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European Commission Consulting on Framework for Income Taxation (BEFIT) Initiative — Orbitax Tax News & Alerts

The European Commission has launched a public consultation on the Business in Europe: Framework for Income Taxation (BEFIT) initiative. This initiative aims to introduce a common set of rules for EU companies to calculate their taxable base while ensuring a more effective allocation of profits between EU countries, based on a formula. It will also aim to reduce compliance costs and create a coherent approach to corporate taxation in the EU. The consultation feedback period runs from 13 October 2022 to 5 January 2023.


Objectives and policy options

BEFIT's key objectives are:

  1. to increase businesses' resilience by reducing the complexity of tax rules and the compliance costs faced by EU businesses operating across borders;
  2. to remove obstacles to cross-border investment and make the single market a more attractive location for international investment;
  3. to create an environment conducive to fair and sustainable growth by paving the way for administrative simplification; and
  4. to provide sustainable tax revenue, which is particularly important in the current challenging economic climate.

To ensure cost-efficiency, the proposal should be consistent with, and where possible build on, the principles that underlie the OECD's two-pillar approach.

A non-exhaustive list of policy options that will be analysed in detail is set out below.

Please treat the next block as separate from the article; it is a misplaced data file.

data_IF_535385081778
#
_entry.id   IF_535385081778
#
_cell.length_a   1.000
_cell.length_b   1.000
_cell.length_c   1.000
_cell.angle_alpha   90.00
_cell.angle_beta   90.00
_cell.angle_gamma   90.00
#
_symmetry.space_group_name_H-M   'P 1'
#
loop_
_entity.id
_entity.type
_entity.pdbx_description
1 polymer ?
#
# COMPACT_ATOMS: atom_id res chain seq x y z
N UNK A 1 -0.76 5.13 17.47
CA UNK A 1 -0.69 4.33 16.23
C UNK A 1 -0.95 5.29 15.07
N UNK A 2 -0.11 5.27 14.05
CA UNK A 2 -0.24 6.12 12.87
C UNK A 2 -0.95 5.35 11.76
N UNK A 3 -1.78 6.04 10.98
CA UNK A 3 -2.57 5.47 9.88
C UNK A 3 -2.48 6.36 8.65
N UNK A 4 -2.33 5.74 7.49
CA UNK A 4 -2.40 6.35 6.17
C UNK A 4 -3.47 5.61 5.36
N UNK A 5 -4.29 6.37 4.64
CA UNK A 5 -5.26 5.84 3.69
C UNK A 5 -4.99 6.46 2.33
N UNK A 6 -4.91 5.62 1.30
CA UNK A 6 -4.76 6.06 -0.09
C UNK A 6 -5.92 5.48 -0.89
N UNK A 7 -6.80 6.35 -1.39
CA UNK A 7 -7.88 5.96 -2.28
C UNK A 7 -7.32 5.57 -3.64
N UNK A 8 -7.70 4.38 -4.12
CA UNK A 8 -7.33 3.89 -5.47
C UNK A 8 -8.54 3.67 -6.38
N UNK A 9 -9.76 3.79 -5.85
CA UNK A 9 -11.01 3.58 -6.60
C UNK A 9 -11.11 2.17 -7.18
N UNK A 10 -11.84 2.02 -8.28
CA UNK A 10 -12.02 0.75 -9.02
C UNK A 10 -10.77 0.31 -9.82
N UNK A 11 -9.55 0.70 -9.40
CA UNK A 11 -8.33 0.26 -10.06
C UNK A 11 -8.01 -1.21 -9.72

1. Status quo scenario – no action at the EU level

The baseline scenario used as a benchmark assumes that the current national rules on corporate taxation remain unchanged. This would imply maintaining the current lack of a common corporate tax system in the single market.

2. EU action - Improving the current legislation by means of a directive

EU action would provide the key features of a common tax base together with an allocation of profits to Member States based on a formula. Such a formula should ensure a balanced distribution of corporate tax revenues across Member States that better takes into account the realities of today's economy and global developments when allocating the tax base to Member States.

Given the nature of the problem (cross-border commercial activities facing tax-related complexities, legislative fragmentation of national corporate tax systems, and reduced competitiveness of the EU single market), EU action in the form of a directive, and not a soft law approach, seems appropriate. Soft law measures tend to be of limited effectiveness as they do not systematically replace or simplify the current rules and therefore only slightly improve the status quo.

The range of policy options should include the five key building blocks of the system under consideration (BEFIT) set out below.

A) Scope

Option 1: Groups with consolidated global revenues exceeding EUR 750 million

Under this option, the threshold for a group of companies to fall under BEFIT would be set at EUR 750 million of consolidated global revenues. The definition of 'a group of companies' would be aligned with the definition used in the proposal for a directive on pillar 2. Both aspects would ensure close alignment of BEFIT's scope with the scope of the proposed directive on pillar 2.

Option 2: Broader scope

This option would involve lowering the revenue threshold below EUR 750 million – making the legal framework more inclusive and reducing disparities. A wider scope would be of particular interest to SMEs with cross-border activities or those that envisage scaling up and starting to operate across borders soon. These SMEs could opt in to BEFIT to benefit from common EU rules on tax base and the allocation of profits.

Sectoral aspects

To ensure that BEFIT brings about the intended simplification and provides its benefits to as many businesses as possible, it would be preferable to have limited sectoral carveouts. To this end, the Commission will examine how the BEFIT formula for profit allocation would be best applied to the financial services sector.